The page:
by John Sobert Sylvest
The term God often signifies a putative reality which many have spontaneously hypothesized through abductive inference, such as Charles Sanders Peirce, who referred to Ens Necessarium, such as Hans Kung, who referred, epistemologically, to primal ground, ontologically, to primal origin and being, cosmologically, to primal cause and support, axiologically, to primal meaning, teleologically, to primal goal, eschatologically, to primal destiny, or ology-du-jour, to whatever brute fact might stop an infinite regress of one’s root metaphor for primal reality.
It is worthy of note that making a vague reference to the reality of god in formulating an argument or hypothesis differs greatly from proceeding via premises in formal argumentation, which Peirce derided as a fetish. God, then, is not a syllogism and the term signifies a reality to which we hope to successfully refer even if we cannot aspire to successful description of same.
This is to suggest that natural theology or ontotheology might raise some interesting questions, demonstrating the rationality of our ultimate concerns, but we are telling untellable stories or proving too much if we pretend that it delivers any probabilistic answers.
What we do get, I suggest, are vague existential disjunctives between otherwise equiplausible posits, such as reality will, in the end, be found friendly or unfriendly, that all may or may not be well, that our ultimate concerns will finally be satisfied or frustrated. In other words, we must face theodicy issues and respond practically and existentially without theoretical and evidential justifications that are universally compelling.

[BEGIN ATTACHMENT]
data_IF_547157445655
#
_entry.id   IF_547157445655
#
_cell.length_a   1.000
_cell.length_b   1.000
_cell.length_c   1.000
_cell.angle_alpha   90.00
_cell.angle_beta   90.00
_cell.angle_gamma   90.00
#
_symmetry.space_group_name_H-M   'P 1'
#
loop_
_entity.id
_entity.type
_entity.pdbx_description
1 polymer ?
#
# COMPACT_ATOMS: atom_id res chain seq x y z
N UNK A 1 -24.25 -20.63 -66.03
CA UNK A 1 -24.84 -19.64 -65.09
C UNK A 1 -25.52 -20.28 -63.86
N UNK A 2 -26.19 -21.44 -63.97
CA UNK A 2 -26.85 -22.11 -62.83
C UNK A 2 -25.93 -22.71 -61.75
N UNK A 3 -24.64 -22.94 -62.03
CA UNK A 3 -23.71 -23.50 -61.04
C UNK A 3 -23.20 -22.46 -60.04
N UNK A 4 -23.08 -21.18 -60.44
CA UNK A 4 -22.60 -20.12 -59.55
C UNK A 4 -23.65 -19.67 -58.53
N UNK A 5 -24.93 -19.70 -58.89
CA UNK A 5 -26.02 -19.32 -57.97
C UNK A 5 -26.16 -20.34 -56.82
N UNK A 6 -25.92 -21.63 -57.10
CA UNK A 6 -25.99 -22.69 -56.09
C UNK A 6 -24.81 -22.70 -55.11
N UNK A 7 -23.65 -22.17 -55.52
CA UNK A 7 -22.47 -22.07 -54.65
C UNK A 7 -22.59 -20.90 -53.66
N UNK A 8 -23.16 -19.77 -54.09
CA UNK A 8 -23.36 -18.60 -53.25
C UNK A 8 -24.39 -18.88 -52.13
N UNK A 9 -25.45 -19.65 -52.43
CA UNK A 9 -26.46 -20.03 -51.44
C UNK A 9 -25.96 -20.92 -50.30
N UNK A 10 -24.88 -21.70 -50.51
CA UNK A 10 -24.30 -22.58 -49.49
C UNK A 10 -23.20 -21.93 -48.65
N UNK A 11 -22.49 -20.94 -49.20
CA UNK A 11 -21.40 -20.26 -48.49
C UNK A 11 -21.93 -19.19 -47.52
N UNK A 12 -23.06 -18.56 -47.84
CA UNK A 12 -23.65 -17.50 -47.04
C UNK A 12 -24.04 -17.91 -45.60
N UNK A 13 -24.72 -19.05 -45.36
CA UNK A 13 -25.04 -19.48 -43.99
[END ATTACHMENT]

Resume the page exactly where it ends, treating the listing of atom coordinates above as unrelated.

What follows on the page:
Most discover the extrinsic rewards of truth, beauty, unity and goodness. Fewer discover the intrinsic rewards of these values. God hypotheses generally suggest that these existential orientations are, somehow, transcendental imperatives. Those who choose to live life in pursuit of these values and their intrinsic rewards are truly salt of the earth and light for the world, in solidarity and with compassion making the world a better place, whether justifying their stance philosophically, religiously or not.